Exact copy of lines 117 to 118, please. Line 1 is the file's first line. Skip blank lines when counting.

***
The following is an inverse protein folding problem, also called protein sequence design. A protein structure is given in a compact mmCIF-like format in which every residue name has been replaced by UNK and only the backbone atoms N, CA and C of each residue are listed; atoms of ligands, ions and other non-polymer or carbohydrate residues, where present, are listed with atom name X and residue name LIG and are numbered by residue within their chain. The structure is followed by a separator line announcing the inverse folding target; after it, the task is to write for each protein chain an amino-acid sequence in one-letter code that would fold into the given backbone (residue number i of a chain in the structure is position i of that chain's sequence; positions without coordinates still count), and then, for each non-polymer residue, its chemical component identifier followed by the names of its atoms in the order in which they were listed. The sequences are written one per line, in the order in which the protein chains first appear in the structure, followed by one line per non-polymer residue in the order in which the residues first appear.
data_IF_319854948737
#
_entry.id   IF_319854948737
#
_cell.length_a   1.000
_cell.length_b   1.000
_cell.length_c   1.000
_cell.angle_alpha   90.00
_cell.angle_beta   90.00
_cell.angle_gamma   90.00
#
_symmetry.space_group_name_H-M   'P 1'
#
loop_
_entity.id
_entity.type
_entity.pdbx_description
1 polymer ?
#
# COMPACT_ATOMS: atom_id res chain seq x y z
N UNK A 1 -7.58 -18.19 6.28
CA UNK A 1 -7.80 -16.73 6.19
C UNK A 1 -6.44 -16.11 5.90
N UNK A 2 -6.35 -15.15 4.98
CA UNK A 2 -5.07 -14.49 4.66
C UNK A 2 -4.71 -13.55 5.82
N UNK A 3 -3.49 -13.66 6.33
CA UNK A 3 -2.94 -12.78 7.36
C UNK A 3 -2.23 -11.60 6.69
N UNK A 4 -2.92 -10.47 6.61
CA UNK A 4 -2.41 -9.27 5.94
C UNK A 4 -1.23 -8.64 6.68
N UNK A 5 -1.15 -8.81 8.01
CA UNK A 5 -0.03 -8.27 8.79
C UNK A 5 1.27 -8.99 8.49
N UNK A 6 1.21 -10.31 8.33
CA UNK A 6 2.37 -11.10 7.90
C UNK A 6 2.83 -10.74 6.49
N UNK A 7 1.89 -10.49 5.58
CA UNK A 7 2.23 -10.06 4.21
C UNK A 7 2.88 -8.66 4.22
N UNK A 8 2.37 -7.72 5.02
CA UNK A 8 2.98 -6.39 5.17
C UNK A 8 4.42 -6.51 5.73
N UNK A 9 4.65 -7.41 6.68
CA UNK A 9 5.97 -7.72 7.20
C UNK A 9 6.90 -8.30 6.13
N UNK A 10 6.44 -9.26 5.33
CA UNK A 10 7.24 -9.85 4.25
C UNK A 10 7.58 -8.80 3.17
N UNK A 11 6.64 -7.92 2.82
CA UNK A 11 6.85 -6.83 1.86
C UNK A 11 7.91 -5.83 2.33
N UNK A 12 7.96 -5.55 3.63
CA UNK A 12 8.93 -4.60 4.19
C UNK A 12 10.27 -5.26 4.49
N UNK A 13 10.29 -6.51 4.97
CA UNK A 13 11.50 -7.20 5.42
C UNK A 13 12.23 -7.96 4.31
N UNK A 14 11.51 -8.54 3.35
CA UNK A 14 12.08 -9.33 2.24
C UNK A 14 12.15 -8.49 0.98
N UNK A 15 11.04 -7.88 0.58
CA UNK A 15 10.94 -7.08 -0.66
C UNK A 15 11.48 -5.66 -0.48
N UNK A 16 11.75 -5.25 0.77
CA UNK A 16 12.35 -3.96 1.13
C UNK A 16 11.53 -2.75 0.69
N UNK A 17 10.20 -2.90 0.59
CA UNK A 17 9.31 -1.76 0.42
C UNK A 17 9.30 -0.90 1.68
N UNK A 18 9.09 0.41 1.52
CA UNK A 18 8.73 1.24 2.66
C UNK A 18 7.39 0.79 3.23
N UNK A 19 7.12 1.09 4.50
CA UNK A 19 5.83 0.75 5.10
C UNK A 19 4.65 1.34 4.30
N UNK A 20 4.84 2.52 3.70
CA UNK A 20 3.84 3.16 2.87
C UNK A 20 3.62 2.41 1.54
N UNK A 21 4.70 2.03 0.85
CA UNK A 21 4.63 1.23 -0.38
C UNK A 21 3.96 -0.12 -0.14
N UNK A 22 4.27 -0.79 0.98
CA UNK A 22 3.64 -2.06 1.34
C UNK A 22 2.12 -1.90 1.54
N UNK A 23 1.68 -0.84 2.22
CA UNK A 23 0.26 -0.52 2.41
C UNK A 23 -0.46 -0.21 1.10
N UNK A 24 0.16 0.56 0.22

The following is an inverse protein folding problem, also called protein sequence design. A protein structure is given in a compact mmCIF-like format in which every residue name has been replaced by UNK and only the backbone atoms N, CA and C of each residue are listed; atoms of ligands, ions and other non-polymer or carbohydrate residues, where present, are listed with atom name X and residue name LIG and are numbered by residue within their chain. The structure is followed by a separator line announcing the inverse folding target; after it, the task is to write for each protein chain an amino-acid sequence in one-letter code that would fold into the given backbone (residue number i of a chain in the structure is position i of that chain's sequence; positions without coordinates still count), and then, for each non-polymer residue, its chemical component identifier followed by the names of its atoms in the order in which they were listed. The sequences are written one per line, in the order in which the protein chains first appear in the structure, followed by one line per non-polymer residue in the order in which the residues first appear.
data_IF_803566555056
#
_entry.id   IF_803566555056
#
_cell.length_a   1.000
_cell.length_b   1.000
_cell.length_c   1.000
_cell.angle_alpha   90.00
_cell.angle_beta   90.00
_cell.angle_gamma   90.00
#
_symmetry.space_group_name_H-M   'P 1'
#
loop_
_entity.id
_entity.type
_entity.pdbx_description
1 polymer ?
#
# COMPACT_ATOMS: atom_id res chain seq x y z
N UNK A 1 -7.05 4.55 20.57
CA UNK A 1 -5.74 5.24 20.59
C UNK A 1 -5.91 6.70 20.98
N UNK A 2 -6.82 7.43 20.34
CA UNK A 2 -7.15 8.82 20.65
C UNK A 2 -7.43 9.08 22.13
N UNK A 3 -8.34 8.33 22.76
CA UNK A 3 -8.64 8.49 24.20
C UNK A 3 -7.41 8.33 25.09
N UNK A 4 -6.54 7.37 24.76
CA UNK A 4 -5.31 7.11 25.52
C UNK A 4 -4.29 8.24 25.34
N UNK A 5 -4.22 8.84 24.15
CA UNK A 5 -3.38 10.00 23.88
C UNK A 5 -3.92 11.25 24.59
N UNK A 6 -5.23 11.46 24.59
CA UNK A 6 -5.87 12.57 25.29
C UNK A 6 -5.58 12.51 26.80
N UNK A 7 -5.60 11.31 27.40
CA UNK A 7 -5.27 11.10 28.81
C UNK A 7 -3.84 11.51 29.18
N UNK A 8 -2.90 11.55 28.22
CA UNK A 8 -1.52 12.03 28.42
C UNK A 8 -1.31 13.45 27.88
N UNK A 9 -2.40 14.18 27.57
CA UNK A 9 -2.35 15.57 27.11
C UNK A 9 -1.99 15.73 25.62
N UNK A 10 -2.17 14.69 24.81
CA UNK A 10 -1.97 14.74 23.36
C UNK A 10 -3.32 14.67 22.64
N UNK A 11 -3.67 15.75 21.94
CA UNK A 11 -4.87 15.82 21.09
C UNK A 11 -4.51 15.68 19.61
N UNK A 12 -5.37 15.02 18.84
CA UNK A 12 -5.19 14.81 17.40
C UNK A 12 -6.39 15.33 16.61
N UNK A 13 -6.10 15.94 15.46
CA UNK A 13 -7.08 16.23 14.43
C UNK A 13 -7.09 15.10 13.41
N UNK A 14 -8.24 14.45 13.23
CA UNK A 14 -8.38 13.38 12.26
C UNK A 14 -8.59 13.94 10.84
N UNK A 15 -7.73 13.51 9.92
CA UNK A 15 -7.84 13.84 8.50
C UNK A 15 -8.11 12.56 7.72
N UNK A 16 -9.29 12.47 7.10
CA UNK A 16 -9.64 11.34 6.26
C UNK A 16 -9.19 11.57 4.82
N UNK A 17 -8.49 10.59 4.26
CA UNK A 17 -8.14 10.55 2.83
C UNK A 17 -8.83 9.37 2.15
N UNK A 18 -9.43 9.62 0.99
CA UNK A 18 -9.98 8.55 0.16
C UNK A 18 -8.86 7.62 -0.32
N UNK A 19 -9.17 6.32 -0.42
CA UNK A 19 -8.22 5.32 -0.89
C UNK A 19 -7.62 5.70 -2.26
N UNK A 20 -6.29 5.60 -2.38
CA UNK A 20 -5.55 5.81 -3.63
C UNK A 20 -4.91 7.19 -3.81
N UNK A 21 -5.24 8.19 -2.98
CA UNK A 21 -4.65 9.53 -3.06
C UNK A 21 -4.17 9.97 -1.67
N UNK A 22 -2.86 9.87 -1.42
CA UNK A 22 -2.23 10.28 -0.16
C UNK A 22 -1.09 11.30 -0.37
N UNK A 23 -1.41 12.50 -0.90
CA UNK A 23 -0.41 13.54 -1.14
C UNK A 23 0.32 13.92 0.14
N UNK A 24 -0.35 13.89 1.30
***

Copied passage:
CA UNK A 2 -7.15 8.82 20.65
C UNK A 2 -7.43 9.08 22.13